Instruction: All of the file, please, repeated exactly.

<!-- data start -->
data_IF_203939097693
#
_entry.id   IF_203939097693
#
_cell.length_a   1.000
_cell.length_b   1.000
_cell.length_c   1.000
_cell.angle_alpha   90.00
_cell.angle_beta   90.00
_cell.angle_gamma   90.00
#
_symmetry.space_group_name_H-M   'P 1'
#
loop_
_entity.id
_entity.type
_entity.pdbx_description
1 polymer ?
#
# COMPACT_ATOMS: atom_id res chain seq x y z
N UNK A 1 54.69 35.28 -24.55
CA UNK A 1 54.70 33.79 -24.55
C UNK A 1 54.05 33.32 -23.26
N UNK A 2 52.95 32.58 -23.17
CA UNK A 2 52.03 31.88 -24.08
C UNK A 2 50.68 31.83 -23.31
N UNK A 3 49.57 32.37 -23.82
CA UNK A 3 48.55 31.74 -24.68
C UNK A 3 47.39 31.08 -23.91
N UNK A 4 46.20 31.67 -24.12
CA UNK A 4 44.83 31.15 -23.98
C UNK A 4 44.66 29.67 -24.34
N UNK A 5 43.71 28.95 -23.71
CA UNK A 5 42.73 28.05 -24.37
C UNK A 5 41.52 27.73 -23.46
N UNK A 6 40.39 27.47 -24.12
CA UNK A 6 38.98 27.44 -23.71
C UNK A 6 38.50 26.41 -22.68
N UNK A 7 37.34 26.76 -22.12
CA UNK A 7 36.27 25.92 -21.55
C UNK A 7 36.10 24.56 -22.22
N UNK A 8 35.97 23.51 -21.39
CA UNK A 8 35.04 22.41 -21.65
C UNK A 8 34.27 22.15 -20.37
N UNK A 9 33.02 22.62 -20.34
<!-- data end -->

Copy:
data_IF_203939097693
#
_entry.id   IF_203939097693
#
_cell.length_a   1.000
_cell.length_b   1.000
_cell.length_c   1.000
_cell.angle_alpha   90.00
_cell.angle_beta   90.00
_cell.angle_gamma   90.00
#
_symmetry.space_group_name_H-M   'P 1'
#
loop_
_entity.id
_entity.type
_entity.pdbx_description
1 polymer ?
#
# COMPACT_ATOMS: atom_id res chain seq x y z
N UNK A 1 54.69 35.28 -24.55
CA UNK A 1 54.70 33.79 -24.55
C UNK A 1 54.05 33.32 -23.26
N UNK A 2 52.95 32.58 -23.17
CA UNK A 2 52.03 31.88 -24.08
C UNK A 2 50.68 31.83 -23.31
N UNK A 3 49.57 32.37 -23.82
CA UNK A 3 48.55 31.74 -24.68
C UNK A 3 47.39 31.08 -23.91
N UNK A 4 46.20 31.67 -24.12
CA UNK A 4 44.83 31.15 -23.98
C UNK A 4 44.66 29.67 -24.34
N UNK A 5 43.71 28.95 -23.71
CA UNK A 5 42.73 28.05 -24.37
C UNK A 5 41.52 27.73 -23.46
N UNK A 6 40.39 27.47 -24.12
CA UNK A 6 38.98 27.44 -23.71
C UNK A 6 38.50 26.41 -22.68
N UNK A 7 37.34 26.76 -22.12
CA UNK A 7 36.27 25.92 -21.55
C UNK A 7 36.10 24.56 -22.22
N UNK A 8 35.97 23.51 -21.39
CA UNK A 8 35.04 22.41 -21.65
C UNK A 8 34.27 22.15 -20.37
N UNK A 9 33.02 22.62 -20.34